At Sanac, he built financial and administrative systems while introducing programmes on “key populations” (groups who are at a higher risk of contracting HIV). Essentially, Sanac’s role is to coordinate South Africa’s national response to HIV, TB and STIs.
“It became clear to me that we needed special programmes for sex workers, men who have sex with men, drug users, and transgender people,” he says.
Carefully considering his response, he reflects on his controversial 2017 replacement as CEO of Sanac by Dr Sandile Buthelezi, now Director-General of the Department of Health.
“Between minister Motsoaledi and senior officials in the health department, they decided in their wisdom that I might not be the best person for that job,” says Abdullah. “You know, in those situations, you often don’t know exactly why. In my case, I think I have a pretty good idea. Firstly, Sanac suddenly became a real entity. A lot of money was coming through and I was uncompromising about making sure that money was used properly, that it went to the right people. Unfortunately in health and in the country in general, there are always people circling around money, trying to get their hands on it. And I think those people thought they’d be better off if I was out of the way.”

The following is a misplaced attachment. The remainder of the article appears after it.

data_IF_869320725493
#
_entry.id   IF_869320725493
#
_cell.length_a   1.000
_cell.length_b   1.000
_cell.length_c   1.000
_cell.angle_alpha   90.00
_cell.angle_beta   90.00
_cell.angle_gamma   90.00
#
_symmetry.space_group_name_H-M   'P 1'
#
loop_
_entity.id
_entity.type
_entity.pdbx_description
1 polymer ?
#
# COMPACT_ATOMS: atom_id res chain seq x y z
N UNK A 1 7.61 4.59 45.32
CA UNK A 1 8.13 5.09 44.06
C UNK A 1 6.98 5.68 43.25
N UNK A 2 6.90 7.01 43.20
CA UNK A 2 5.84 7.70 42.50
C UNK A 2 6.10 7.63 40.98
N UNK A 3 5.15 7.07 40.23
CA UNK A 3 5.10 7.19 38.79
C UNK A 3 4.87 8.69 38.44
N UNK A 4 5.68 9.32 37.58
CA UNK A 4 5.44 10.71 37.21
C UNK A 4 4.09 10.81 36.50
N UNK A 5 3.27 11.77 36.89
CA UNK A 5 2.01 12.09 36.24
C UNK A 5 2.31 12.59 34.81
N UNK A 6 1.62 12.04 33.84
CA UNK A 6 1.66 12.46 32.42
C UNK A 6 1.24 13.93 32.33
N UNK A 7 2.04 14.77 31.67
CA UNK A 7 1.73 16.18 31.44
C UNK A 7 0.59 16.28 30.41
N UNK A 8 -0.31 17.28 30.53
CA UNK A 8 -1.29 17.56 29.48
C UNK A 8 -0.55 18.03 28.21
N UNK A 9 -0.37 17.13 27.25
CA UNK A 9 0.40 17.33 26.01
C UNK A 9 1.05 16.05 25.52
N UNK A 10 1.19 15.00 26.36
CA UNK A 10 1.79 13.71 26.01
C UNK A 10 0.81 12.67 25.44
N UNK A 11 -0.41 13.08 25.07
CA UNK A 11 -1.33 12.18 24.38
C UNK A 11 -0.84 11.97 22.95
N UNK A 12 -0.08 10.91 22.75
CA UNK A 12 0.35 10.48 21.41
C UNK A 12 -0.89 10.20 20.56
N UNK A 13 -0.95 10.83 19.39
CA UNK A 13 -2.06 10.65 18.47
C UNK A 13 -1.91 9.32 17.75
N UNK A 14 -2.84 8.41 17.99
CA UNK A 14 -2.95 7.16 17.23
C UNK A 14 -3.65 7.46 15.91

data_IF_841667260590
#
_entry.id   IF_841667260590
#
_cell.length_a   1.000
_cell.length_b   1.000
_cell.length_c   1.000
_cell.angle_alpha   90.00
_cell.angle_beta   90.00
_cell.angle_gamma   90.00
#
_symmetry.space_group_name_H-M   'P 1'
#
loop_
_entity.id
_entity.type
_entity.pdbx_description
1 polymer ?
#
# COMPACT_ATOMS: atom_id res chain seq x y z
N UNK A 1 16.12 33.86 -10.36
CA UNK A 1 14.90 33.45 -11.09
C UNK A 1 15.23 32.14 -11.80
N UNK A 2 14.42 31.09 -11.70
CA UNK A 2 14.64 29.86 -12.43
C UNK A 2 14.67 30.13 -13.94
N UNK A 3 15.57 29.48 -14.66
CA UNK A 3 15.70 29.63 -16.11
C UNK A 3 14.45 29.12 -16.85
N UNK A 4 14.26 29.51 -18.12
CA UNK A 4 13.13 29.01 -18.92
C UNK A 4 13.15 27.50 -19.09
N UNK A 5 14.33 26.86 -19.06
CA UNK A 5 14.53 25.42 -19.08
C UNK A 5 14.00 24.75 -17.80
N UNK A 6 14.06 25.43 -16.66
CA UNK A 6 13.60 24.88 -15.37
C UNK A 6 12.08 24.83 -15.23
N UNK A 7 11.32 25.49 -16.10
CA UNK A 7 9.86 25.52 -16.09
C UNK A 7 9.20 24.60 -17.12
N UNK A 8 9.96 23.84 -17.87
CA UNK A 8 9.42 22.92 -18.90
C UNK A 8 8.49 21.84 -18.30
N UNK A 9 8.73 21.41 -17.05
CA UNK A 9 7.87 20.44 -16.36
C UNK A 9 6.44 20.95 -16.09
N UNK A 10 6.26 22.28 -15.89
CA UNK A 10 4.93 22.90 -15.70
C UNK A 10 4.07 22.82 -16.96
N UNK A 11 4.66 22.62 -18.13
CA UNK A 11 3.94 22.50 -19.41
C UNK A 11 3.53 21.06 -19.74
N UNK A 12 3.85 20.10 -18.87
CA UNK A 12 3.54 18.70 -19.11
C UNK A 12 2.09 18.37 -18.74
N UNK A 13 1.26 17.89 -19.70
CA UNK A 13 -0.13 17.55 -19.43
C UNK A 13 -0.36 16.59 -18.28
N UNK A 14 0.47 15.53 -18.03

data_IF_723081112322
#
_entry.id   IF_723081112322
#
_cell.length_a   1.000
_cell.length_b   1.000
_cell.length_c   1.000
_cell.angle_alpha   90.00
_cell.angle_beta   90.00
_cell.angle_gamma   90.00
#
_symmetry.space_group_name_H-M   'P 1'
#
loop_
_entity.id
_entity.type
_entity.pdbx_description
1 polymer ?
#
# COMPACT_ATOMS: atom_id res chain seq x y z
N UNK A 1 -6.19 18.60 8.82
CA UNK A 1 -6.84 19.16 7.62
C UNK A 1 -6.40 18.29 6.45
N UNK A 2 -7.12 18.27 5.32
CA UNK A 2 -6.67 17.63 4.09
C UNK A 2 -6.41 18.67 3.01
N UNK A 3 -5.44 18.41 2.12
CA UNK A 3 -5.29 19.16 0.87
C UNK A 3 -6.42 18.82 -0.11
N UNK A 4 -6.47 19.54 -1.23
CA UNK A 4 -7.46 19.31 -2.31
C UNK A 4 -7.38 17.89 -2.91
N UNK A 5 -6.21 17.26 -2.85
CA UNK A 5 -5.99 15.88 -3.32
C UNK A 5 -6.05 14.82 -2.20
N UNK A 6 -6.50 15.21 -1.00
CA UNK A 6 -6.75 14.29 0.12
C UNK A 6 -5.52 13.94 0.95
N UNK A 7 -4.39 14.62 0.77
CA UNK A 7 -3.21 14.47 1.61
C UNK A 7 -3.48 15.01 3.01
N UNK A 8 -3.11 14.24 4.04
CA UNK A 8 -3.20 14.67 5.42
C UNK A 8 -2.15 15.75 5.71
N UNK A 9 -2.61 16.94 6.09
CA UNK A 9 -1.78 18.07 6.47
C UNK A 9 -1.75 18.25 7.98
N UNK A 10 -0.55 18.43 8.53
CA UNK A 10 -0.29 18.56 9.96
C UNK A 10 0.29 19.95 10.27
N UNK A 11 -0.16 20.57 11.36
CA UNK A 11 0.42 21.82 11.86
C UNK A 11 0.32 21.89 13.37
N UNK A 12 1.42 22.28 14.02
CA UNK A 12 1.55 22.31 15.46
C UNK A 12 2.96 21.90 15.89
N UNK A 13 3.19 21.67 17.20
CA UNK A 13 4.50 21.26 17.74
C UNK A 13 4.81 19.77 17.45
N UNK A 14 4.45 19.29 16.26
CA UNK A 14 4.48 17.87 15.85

‘Unimplementable’ at present
Commenting on the proposed NHI legislation, Abdullah insists that first — as a priority — the public health sector needs to be improved, incrementally. Originally brought to the table by the ANC in 2009, public deliberations around the NHI Bill continued this year and Parliament’s Portfolio Committee on Health is currently considering the bill clause by clause. But Abdullah says the proposed legislation is “unimplementable” at present.